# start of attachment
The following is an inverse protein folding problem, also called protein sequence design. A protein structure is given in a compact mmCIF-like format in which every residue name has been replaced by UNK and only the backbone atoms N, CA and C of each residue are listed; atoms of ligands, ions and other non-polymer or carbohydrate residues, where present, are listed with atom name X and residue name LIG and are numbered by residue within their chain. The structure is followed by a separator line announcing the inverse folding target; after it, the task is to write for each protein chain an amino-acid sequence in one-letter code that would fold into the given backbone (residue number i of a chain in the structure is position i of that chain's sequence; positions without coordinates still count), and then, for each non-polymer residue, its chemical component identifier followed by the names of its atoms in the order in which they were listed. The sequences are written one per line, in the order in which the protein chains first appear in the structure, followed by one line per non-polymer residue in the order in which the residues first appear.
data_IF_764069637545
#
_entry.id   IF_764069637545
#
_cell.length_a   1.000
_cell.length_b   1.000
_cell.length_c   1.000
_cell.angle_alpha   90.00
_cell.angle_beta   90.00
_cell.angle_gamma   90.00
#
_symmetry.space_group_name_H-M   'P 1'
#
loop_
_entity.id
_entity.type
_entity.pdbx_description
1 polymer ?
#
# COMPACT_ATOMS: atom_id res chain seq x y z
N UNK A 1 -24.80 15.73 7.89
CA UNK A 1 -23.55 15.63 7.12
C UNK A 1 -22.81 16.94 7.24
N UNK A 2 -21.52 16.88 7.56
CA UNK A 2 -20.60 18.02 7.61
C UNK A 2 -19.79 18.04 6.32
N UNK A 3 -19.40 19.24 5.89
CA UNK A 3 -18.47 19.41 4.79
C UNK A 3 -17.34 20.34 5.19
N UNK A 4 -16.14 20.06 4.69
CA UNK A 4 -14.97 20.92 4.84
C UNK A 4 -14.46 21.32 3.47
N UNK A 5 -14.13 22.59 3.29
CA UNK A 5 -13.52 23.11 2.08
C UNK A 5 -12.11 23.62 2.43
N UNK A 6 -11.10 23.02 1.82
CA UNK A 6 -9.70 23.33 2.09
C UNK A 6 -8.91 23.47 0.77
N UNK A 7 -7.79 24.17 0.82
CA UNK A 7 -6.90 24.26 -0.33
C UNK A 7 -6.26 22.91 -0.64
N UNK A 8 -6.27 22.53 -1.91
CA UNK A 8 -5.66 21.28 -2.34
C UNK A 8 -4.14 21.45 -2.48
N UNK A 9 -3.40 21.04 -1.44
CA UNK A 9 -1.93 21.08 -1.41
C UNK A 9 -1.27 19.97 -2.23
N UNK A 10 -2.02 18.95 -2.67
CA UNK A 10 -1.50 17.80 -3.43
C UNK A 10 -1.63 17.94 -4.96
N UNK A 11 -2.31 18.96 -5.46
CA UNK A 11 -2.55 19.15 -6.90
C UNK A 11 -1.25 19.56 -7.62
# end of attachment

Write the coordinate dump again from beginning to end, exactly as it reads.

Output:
The following is an inverse protein folding problem, also called protein sequence design. A protein structure is given in a compact mmCIF-like format in which every residue name has been replaced by UNK and only the backbone atoms N, CA and C of each residue are listed; atoms of ligands, ions and other non-polymer or carbohydrate residues, where present, are listed with atom name X and residue name LIG and are numbered by residue within their chain. The structure is followed by a separator line announcing the inverse folding target; after it, the task is to write for each protein chain an amino-acid sequence in one-letter code that would fold into the given backbone (residue number i of a chain in the structure is position i of that chain's sequence; positions without coordinates still count), and then, for each non-polymer residue, its chemical component identifier followed by the names of its atoms in the order in which they were listed. The sequences are written one per line, in the order in which the protein chains first appear in the structure, followed by one line per non-polymer residue in the order in which the residues first appear.
data_IF_764069637545
#
_entry.id   IF_764069637545
#
_cell.length_a   1.000
_cell.length_b   1.000
_cell.length_c   1.000
_cell.angle_alpha   90.00
_cell.angle_beta   90.00
_cell.angle_gamma   90.00
#
_symmetry.space_group_name_H-M   'P 1'
#
loop_
_entity.id
_entity.type
_entity.pdbx_description
1 polymer ?
#
# COMPACT_ATOMS: atom_id res chain seq x y z
N UNK A 1 -24.80 15.73 7.89
CA UNK A 1 -23.55 15.63 7.12
C UNK A 1 -22.81 16.94 7.24
N UNK A 2 -21.52 16.88 7.56
CA UNK A 2 -20.60 18.02 7.61
C UNK A 2 -19.79 18.04 6.32
N UNK A 3 -19.40 19.24 5.89
CA UNK A 3 -18.47 19.41 4.79
C UNK A 3 -17.34 20.34 5.19
N UNK A 4 -16.14 20.06 4.69
CA UNK A 4 -14.97 20.92 4.84
C UNK A 4 -14.46 21.32 3.47
N UNK A 5 -14.13 22.59 3.29
CA UNK A 5 -13.52 23.11 2.08
C UNK A 5 -12.11 23.62 2.43
N UNK A 6 -11.10 23.02 1.82
CA UNK A 6 -9.70 23.33 2.09
C UNK A 6 -8.91 23.47 0.77
N UNK A 7 -7.79 24.17 0.82
CA UNK A 7 -6.90 24.26 -0.33
C UNK A 7 -6.26 22.91 -0.64
N UNK A 8 -6.27 22.53 -1.91
CA UNK A 8 -5.66 21.28 -2.34
C UNK A 8 -4.14 21.45 -2.48
N UNK A 9 -3.40 21.04 -1.44
CA UNK A 9 -1.93 21.08 -1.41
C UNK A 9 -1.27 19.97 -2.23
N UNK A 10 -2.02 18.95 -2.67
CA UNK A 10 -1.50 17.80 -3.43
C UNK A 10 -1.63 17.94 -4.96
N UNK A 11 -2.31 18.96 -5.46
CA UNK A 11 -2.55 19.15 -6.90
C UNK A 11 -1.25 19.56 -7.62